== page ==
Such was the anticipation for the first day-night Test in cricket history, more than three hours before the start of play, the queue outside the South Gate of the Adelaide Oval already stretched all the way to the Torrens footbridge.
Australia v New Zealand isn’t usually a fixture to get the heart racing – at least when it comes to cricket – but anticipation was high for this historical break with the 148-year-old tradition of preserving the five-day variety of the game as a daytime-only affair.
Showing up early to get a good seat is a familiar enough ritual for the diehards there at 10.30am for a 2pm start, but the unfamiliar timing injected a sense of freshness to the occasion.
Brandon Korner, 18, thought the later starting time was a brilliant way to allow people to be able to attend a couple of sessions of the game after work.
Wearing his umpire’s hat however – Korner officiates Under-14s and Under-16s around Adelaide – he was concerned that there could be some bad calls made if the controversial pink ball proved hard to see, but still felt it a better option than the white ball used in day-night one-day games.
“The umpires would lose the sight of the ball in the white uniforms of the players,” he said.
For more than 40 years, Margaret Hone, 64, has been making the trip over from Canberra with her South Australian husband, Ian, 67, to queue up for the Adelaide Test at 7.30 in the morning.
She used to go with the whole family, but that’s a bit harder now her children have grown up and moved away to far-flung locations like Canada and Mongolia. Hone described herself as a “traditionalist” and is wary of the potential problems posed by the day-night format.
“I’m concerned the cricketers won’t be able to see the pink ball,” she said. “Will it spoil the game?”
Nevertheless she rather judiciously refused to condemn the ball further until she witnessed it in action. “Until I see it in play it’s not fair to criticise,” she said.
Anticipation for how it would all work wasn’t limited to the punters – Glenn McGrath had some special reasons to appreciate the colour of the ball.
The Australian cricket great told Guardian Australia the pink colour could potentially play to the advantage of the bowler, but that he welcomed the change on another level as well.
McGrath has done more than anyone to put pink into cricket as part of his fundraising strategy for the breast cancer-focused McGrath Foundation named in honour of his late wife, Jane.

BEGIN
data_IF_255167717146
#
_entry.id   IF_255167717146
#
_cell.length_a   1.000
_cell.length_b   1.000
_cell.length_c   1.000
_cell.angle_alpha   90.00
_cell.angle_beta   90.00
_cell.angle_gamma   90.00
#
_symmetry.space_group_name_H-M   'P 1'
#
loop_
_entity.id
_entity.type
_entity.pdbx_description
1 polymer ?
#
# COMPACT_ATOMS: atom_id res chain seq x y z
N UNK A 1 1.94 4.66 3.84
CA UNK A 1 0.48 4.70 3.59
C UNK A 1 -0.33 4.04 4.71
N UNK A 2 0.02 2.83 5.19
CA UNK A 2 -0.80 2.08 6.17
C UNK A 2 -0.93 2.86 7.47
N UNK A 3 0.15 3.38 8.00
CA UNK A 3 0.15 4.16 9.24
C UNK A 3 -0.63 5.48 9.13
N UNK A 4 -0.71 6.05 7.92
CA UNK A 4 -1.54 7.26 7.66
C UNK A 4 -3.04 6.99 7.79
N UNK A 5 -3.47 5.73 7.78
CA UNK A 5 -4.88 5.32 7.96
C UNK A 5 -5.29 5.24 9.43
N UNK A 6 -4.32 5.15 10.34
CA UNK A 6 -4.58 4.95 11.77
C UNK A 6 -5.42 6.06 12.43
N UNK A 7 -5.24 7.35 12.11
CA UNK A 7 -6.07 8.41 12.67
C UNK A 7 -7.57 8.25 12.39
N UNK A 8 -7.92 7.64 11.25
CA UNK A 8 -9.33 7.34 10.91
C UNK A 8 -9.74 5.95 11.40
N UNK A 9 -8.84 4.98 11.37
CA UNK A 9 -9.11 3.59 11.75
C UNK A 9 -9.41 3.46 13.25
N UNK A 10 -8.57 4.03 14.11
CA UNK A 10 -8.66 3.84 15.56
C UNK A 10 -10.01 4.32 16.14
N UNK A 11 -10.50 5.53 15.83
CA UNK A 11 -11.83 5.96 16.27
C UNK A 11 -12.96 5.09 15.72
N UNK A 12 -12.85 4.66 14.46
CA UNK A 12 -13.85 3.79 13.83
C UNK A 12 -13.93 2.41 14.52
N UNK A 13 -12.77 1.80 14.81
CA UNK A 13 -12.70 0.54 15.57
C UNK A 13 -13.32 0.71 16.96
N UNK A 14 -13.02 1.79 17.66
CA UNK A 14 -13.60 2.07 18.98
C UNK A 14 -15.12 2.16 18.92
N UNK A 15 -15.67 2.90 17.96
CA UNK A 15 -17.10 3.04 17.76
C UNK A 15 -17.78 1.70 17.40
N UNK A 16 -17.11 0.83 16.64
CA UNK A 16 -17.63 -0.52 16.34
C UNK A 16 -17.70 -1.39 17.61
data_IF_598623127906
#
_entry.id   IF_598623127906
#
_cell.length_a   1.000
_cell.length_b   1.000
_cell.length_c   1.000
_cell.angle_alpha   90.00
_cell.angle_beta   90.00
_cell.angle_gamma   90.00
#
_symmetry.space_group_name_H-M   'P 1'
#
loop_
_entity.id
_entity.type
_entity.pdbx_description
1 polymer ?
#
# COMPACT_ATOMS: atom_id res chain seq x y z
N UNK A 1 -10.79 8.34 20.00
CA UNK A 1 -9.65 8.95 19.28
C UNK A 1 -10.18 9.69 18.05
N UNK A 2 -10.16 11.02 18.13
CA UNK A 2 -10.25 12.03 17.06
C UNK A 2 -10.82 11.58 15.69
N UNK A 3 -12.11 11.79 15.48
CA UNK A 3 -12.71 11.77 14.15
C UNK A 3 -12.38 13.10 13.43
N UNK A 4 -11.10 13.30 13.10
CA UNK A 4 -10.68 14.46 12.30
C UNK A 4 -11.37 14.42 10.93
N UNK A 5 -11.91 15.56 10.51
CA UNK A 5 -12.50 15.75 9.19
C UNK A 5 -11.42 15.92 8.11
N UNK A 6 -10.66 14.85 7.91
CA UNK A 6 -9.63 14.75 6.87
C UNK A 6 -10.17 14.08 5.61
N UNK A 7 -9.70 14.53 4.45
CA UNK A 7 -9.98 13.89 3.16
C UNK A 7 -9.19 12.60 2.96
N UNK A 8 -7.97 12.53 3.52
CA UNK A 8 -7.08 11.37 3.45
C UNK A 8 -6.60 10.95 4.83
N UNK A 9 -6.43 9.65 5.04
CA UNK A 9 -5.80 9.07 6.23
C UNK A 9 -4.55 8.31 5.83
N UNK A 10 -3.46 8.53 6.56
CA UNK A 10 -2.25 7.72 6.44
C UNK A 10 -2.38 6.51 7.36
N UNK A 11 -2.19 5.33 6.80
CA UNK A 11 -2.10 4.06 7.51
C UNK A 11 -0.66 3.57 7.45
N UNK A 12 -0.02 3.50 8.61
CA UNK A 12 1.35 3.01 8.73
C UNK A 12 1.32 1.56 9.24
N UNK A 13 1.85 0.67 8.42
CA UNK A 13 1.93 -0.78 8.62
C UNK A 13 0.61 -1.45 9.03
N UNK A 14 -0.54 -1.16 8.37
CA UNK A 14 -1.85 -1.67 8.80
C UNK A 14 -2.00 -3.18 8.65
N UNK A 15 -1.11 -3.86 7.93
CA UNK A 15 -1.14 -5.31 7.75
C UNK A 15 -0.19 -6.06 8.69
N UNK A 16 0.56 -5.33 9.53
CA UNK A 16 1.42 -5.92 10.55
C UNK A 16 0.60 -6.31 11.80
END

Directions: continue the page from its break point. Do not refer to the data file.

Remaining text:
Gesturing at his salmon shirt, he noted he doesn’t go too far these days without a bit of pink on him.
“Obviously we have the Sydney Test which we call the Pink Test,” he said of the occasion that sees fans deck themselves out in the colour and players using pink equipment. “Every year that goes past there’s more and more pink in cricket.”
Guardian Australia noted the nearby hawker selling copies of the cricket program had decided to dub today the Pink Test as part of his sales pitch, to which McGrath joked he better go have a chat with him.
After New Zealand captain Brendan Mcullum won the toss and elected to bat, it appeared McGrath’s prediction of extra help for the bowlers would come to pass.
It didn’t take long for the first man to fall to the pink ball, and it was Blackcaps opener Martin Guptil who scored just one run before becoming the answer to a future trivia question in being trapped lbw by Australian quick Josh Hazelwood.
The rest of the session would yield just one more wicket for the Australians, however, and 80 runs for the Kiwis.
As for the first time the end of the first session brought on a tea break instead of lunch, the crowd’s excitement at glimpsing Test cricket’s future was tempered by a sudden reminder of the game’s recent past – an audio-visual tribute to the late Australian batsman Phillip Hughes, who died a year ago after having been struck on the head while batting.
This article was written by Max Opray, for theguardian.com on Friday 27th November 2015 06.54 Europe/Londonguardian.co.uk © Guardian News and Media Limited 2010